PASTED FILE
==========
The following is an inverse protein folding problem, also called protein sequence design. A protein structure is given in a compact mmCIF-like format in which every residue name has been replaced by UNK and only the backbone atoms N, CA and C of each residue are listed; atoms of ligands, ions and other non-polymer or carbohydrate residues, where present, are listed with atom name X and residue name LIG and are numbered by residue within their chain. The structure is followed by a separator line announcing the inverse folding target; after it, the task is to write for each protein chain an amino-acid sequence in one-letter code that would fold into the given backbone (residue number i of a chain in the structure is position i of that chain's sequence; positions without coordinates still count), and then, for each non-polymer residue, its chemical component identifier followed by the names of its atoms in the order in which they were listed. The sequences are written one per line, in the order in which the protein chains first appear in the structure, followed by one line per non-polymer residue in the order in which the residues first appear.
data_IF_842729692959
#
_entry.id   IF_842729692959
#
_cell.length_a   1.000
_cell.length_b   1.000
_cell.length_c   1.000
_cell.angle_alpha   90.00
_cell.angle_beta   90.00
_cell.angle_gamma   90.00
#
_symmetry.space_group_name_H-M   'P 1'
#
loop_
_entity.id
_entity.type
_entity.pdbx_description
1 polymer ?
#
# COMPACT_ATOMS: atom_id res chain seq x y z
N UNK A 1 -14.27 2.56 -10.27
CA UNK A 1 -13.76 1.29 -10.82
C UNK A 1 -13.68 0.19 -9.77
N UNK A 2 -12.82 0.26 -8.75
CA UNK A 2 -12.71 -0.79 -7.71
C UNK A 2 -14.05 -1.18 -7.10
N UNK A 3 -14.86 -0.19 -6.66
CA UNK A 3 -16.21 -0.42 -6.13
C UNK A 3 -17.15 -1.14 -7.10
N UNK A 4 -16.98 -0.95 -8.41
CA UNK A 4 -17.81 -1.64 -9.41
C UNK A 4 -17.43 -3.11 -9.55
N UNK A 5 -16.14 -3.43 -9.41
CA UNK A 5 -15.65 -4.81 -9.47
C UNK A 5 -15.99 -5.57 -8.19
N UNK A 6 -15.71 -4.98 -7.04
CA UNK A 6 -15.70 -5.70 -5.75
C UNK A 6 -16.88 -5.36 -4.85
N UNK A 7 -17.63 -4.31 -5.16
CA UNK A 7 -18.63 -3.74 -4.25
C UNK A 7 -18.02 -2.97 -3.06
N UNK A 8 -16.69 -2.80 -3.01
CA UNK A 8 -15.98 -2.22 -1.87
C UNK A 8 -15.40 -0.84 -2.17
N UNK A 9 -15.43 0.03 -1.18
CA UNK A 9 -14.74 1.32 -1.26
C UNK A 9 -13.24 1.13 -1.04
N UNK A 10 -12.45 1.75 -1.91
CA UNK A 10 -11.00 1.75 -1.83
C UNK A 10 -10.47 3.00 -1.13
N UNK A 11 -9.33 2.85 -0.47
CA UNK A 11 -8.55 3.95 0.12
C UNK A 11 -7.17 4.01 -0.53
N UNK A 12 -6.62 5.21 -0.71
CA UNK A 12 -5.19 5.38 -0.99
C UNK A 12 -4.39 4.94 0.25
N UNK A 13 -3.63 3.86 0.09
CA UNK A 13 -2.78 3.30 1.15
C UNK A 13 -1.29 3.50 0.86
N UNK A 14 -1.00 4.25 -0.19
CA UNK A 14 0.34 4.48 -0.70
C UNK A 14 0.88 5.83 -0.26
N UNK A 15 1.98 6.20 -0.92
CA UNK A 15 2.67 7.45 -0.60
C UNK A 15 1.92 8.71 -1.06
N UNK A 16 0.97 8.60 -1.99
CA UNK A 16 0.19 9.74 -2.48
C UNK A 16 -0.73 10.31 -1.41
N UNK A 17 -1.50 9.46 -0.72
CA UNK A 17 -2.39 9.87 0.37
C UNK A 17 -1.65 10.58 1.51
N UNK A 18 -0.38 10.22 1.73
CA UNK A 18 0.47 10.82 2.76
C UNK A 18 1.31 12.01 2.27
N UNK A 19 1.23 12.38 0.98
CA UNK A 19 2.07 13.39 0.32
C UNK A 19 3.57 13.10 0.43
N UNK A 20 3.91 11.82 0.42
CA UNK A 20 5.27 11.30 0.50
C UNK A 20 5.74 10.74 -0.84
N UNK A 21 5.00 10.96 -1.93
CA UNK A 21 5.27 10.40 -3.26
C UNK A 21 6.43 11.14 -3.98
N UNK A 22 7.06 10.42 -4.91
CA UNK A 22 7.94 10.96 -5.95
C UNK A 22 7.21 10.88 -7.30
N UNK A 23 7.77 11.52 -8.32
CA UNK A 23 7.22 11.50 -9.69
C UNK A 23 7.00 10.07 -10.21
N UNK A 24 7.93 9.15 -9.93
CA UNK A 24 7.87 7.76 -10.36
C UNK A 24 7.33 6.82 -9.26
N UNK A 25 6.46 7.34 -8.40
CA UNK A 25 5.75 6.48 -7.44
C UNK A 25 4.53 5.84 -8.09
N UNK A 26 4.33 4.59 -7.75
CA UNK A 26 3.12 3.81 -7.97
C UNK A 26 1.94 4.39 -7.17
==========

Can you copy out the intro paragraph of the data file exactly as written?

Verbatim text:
The following is an inverse protein folding problem, also called protein sequence design. A protein structure is given in a compact mmCIF-like format in which every residue name has been replaced by UNK and only the backbone atoms N, CA and C of each residue are listed; atoms of ligands, ions and other non-polymer or carbohydrate residues, where present, are listed with atom name X and residue name LIG and are numbered by residue within their chain. The structure is followed by a separator line announcing the inverse folding target; after it, the task is to write for each protein chain an amino-acid sequence in one-letter code that would fold into the given backbone (residue number i of a chain in the structure is position i of that chain's sequence; positions without coordinates still count), and then, for each non-polymer residue, its chemical component identifier followed by the names of its atoms in the order in which they were listed. The sequences are written one per line, in the order in which the protein chains first appear in the structure, followed by one line per non-polymer residue in the order in which the residues first appear.